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What is the minimal polynomial over $\mathbb{Q}$ of $\bigotimes_{j=0}^{\infty}\mathbb{Q}(\zeta_{j})$, where $\zeta_j$ is a $j$-th primitive root of unity for each $j$?

I want to say it should be $\phi_{\infty}$ where $\phi_{n}$ is the $n$-th cyclotomic polynomial but this would be a power series instead of polynomial.

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closed as off-topic by user26857, Eric Wofsey, Claude Leibovici, SchrodingersCat, tired Nov 24 '15 at 9:37

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    $\begingroup$ Are you talking about the compositum of all the cyclotomic extensions of $\mathbb{Q}$? It only makes sense to talk about minimal polynomials of specific elements of $\overline{\mathbb{Q}}$. $\endgroup$ – D_S Oct 16 '15 at 14:23
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If you’re thinking of the roots of unity in the complex domain, then the set of all these is dense in the unit circle, so any analytic function that vanishes at them all must be identically zero.

However, if you’re just asking about the $p^n$-th roots of unity (all $n$, but for a fixed $p$), in the $p$-adic domain, then there is a perfectly good power series that has for its roots all the $\zeta-1$, as $\zeta$ runs through the $p$-power roots of unity. And it’s the wonderful logarithmic series that you know from Calculus: $$ L(x)=x-\frac{x^2}2+\frac{x^3}3-\frac{x^4}4+\cdots=\sum_{j=1}^\infty(-1)^{j+1}\frac{x^j}j\,. $$ It involves moderately advanced $p$-adic knowldege to prove that this series does what I claim, but the reason it all works is that in the $p$-adic domain, the roots of unity are not dense in any way like the roots of unity in the complex domain; indeed, they’re a discrete set.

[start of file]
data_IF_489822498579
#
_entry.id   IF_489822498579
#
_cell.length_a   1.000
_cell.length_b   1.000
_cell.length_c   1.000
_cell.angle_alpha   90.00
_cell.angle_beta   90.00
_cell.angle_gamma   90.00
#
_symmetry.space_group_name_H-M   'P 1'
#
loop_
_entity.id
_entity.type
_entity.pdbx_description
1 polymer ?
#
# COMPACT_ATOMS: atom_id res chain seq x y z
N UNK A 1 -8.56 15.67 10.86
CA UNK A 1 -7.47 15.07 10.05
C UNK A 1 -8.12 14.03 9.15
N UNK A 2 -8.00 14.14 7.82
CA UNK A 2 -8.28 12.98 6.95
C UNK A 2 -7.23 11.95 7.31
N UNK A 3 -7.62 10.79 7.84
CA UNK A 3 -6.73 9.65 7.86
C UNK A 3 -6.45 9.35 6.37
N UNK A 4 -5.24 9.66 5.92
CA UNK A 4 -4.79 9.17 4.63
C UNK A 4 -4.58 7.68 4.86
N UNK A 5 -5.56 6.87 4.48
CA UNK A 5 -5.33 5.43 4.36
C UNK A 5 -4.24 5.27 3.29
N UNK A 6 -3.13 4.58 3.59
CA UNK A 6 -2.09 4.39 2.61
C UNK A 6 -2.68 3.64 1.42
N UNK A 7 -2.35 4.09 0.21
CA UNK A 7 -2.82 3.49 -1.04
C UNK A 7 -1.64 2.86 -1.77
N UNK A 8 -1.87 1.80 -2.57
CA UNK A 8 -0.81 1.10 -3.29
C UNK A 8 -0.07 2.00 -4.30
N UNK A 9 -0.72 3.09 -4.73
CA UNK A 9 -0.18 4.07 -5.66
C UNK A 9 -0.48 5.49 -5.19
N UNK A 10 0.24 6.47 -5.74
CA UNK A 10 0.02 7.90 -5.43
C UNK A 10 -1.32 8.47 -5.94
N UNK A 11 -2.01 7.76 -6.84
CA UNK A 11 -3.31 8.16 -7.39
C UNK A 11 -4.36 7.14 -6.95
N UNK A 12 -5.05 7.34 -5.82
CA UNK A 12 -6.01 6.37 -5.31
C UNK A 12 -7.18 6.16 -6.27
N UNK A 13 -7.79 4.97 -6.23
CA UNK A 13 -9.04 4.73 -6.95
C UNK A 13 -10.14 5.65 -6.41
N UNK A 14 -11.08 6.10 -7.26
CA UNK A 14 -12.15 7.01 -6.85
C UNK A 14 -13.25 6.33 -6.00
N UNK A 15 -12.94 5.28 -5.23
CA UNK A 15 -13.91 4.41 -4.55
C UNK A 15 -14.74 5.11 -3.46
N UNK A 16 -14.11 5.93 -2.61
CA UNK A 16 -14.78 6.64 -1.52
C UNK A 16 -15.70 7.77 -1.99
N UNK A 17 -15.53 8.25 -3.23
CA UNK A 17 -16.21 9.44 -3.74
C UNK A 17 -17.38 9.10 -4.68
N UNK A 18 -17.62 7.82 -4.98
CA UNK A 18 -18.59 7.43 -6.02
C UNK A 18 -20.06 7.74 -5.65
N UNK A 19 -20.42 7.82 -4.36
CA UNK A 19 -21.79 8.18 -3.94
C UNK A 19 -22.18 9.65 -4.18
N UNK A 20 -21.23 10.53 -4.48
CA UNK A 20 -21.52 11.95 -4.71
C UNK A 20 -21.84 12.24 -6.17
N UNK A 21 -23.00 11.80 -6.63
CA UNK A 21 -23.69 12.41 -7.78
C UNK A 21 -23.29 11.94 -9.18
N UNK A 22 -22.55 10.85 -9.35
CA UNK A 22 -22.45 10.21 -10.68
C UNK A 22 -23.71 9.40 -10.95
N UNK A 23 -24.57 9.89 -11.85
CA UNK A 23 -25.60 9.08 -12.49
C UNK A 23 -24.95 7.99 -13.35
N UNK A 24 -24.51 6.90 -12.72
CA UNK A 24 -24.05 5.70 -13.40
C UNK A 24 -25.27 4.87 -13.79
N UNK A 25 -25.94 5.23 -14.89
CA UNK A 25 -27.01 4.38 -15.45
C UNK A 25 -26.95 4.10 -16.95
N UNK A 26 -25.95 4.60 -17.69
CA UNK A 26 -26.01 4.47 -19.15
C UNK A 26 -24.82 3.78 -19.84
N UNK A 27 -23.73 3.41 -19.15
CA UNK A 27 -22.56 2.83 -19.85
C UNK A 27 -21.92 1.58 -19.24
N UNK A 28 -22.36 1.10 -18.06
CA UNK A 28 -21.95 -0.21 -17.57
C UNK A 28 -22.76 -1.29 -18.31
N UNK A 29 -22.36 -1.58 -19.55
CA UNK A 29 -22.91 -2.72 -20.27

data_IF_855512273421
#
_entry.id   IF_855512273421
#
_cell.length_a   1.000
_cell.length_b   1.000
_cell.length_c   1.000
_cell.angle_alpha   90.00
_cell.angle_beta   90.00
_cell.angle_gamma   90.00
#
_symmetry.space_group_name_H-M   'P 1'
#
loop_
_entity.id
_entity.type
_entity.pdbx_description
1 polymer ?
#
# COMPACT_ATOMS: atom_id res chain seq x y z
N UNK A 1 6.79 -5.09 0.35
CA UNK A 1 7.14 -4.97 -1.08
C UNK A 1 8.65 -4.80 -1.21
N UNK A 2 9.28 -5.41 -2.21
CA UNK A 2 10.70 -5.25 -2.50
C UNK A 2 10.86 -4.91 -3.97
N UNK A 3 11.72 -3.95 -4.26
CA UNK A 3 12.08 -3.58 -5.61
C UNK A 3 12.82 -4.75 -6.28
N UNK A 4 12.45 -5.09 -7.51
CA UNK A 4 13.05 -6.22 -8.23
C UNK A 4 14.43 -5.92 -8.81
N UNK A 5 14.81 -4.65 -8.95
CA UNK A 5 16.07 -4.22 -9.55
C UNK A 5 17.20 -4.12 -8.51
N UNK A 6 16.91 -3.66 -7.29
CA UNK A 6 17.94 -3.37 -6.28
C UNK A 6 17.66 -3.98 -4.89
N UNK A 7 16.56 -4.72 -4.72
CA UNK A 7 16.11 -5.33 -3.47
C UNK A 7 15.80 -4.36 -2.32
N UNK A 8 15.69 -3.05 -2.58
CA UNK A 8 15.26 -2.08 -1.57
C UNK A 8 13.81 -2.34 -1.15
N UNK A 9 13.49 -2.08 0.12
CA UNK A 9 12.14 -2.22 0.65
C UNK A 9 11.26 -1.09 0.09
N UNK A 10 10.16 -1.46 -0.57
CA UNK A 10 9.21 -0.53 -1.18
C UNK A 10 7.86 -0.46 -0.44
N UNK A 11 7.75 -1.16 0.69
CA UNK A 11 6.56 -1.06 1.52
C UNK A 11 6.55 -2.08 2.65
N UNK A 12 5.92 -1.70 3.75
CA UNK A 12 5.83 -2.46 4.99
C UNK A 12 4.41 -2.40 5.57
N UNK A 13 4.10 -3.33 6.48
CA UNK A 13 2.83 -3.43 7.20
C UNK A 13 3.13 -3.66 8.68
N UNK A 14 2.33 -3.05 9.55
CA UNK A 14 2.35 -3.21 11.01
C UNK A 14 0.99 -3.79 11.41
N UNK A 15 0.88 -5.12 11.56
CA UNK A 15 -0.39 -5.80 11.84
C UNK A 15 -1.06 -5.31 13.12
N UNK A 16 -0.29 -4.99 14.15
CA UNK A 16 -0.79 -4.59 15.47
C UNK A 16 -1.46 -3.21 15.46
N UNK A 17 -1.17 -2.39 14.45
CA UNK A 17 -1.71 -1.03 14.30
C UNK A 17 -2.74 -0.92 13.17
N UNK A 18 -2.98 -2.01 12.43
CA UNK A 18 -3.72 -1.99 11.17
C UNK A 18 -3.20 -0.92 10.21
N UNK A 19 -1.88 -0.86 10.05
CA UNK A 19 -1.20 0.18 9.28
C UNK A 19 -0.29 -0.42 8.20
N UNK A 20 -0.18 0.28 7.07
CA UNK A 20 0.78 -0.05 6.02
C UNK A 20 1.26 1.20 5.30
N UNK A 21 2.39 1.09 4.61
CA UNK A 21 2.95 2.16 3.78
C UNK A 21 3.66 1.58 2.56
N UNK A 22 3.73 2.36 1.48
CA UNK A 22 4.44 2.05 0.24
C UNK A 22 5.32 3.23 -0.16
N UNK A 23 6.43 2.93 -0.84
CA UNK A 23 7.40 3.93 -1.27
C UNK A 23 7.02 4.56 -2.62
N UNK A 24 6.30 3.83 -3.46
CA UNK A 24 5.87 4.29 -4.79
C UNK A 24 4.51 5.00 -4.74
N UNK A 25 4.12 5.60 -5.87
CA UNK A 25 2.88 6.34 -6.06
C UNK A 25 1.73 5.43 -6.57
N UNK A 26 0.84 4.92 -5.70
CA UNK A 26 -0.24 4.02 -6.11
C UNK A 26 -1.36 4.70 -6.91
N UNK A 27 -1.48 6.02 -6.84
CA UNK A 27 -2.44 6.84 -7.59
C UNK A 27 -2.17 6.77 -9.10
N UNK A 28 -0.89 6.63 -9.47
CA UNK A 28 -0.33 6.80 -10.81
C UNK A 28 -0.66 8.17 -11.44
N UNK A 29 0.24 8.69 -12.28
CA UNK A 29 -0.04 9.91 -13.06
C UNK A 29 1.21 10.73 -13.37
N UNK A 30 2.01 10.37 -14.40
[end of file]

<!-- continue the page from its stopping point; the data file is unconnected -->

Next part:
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I think that by the minimum polynomial $p$ of a field extension $L$ of $\mathbb{Q}$ you mean a polynomial such that $L$, when viewed as vector space over $\mathbb{Q}$ is spanned by all products of roots of $p$. Given $L$, the polynomial $p$ need not be unique but we should not worry about that.

What we should worry about is that for $p$ to exist, $L$ must be finite dimensional. Of course there is no bound on the number of products of roots you can write down, but whenever you encounter a root $\alpha$ raised to the power the degree of $p$ you can replace it by a linear combination of smaller powers of $\alpha$. Explicitly:

Let $p(x) = x^n + a_{n-1}x^{n-1} + ... + a_1x + a_0$ then $\alpha^n = -a_{n-1}\alpha^{n-1} - ... - a_0$.

We conclude that $L$ is at most $n^n$-dimensional over $\mathbb{Q}$. (Of course you can be smarter and get a sharper bound if you want, but at least here we see that any field extension of this form has finite $\mathbb{Q}$-dimension.)

Your field on the other hand is, viewed as vector space, a tensor product of infinitely many spaces, infinitely many of which have dimension at least 2. So clearly this product is infinite dimensional. It follows that no polynomial can be found whose roots span the whole thing.

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